The Effects of Applying Betts’ Autonomous Learner Model on Iranian Students

Nahid Yarahmadzehi, Chabahar Maritime University, Iran
Elham Bazleh, Chabahar Maritime University, Iran

Bazleh, E., & Yarahmadzehi, N. (2012). The effects of applying Betts’ Autonomous Learner Model on Iranian Students. Studies in Self-Access Learning Journal, 3(3), 310-321.

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Abstract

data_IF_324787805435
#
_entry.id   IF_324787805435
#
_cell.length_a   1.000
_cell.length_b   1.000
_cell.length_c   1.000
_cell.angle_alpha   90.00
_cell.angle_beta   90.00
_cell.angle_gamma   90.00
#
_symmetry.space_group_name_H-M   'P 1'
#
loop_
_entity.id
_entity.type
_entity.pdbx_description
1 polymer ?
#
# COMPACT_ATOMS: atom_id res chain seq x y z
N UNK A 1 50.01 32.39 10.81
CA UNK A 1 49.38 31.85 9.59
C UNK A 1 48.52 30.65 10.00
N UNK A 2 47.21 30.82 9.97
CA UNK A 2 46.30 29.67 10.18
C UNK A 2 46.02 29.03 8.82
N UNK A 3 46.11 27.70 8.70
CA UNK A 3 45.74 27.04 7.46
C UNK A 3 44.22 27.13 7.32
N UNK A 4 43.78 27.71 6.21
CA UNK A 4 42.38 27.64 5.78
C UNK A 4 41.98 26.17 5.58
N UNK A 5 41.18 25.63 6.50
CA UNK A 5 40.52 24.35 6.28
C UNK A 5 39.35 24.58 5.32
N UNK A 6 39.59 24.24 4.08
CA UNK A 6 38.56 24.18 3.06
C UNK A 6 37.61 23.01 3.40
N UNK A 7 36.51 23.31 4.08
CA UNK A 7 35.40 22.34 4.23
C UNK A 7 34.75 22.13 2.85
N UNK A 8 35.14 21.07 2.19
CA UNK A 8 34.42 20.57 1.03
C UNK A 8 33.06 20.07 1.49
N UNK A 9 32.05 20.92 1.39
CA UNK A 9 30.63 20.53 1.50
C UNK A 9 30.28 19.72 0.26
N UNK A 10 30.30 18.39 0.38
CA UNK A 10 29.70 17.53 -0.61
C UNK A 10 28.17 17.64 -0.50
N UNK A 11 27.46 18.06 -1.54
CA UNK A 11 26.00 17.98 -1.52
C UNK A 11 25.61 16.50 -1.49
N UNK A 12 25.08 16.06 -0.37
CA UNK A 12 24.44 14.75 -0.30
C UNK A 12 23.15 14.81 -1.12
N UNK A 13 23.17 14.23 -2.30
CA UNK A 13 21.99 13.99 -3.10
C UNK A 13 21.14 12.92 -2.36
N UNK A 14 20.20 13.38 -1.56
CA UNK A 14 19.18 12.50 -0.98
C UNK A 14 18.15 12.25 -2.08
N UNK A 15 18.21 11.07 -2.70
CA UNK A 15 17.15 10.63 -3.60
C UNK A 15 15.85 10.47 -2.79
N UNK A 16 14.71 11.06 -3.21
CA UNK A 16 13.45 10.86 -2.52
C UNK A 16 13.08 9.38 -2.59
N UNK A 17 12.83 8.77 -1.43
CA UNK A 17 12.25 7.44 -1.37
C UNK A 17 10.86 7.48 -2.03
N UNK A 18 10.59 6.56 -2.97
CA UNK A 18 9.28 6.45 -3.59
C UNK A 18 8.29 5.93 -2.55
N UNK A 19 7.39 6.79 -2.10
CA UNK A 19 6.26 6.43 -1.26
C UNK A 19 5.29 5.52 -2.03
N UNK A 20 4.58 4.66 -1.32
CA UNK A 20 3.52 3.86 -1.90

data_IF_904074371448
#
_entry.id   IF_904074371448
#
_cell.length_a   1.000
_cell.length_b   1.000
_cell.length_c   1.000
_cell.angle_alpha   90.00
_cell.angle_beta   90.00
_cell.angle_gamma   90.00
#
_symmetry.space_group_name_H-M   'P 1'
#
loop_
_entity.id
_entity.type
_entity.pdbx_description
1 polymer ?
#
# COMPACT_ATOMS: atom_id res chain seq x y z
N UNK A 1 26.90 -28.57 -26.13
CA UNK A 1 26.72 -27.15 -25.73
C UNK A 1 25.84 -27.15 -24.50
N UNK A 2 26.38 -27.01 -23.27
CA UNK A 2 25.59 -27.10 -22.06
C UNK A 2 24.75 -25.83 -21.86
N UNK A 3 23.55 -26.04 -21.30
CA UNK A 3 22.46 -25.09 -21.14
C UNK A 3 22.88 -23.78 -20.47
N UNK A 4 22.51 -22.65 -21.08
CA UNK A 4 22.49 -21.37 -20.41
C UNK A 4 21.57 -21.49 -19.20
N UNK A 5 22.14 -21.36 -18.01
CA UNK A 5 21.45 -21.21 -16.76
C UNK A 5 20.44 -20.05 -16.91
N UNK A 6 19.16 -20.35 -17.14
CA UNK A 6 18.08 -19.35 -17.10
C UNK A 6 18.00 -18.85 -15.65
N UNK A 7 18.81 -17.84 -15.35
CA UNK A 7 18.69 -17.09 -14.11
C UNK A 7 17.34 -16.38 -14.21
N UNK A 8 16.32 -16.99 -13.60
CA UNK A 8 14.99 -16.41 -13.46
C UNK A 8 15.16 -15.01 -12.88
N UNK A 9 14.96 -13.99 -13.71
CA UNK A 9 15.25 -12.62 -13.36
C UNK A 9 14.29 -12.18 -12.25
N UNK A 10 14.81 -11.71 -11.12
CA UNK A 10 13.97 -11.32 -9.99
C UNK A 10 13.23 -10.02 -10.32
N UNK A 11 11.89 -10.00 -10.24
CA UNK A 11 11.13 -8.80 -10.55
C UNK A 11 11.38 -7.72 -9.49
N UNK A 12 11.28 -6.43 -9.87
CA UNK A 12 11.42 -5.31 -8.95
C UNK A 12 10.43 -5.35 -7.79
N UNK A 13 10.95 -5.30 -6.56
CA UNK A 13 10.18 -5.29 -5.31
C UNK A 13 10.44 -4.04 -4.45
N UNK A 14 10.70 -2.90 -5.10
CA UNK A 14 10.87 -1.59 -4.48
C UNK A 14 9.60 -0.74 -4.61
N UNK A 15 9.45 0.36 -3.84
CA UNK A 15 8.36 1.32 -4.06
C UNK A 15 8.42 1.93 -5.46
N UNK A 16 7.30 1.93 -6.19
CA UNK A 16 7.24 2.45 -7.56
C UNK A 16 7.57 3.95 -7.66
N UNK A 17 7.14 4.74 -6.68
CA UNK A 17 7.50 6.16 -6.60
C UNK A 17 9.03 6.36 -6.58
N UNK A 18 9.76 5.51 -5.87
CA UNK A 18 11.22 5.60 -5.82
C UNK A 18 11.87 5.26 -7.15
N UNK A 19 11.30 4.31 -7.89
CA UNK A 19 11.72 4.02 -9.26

Classroom-based, teacher-directed language learning has been dominant in language teaching and learning for decades; however, the notion of autonomy is not novel to language teachers. Since the publication of Holec’s book, Autonomy and Foreign Language Learning (1981), autonomy in language learning has been a significant issue for discussion in relation to language learning practices and language teaching principles. Many ESL researchers have turned their attention to learner autonomy in classroom settings; however, learner autonomy in the Iranian context within self-access settings, classroom settings, and school curriculum has not been adequately addressed in the literature. To fill the research gap mentioned above, the present study aims to determine: 1. if Betts’s Autonomous Learner Model (Betts & Kercher, 1999) has any significant effect in terms of students’ self-directed learning readiness, and 2. if Betts’s Autonomous Learner Model has any significant effect on students’ English language proficiency. Adopting a quasi-experimental design, the study involved a comparison between the experimental and the control group. Two instruments were used: Gugliemino’s (1977) Self-Directed Learning Readiness Scale (SDLRS); and standardized TOEFL test. 30 students (group A) were taught English based on a pedagogical model, which blended Betts’s ALM with classroom instruction and 30 students (group B) were taught through a traditional teacher-directed method. Finally, after six months of treatment, TOEFL test and SDLRS test were administered as the post-test and the results were analyzed by means of SPSS software. The results showed that ALM can work with Iranian students as evidenced by generally average performance on SDLRS and TOEFL post-tests.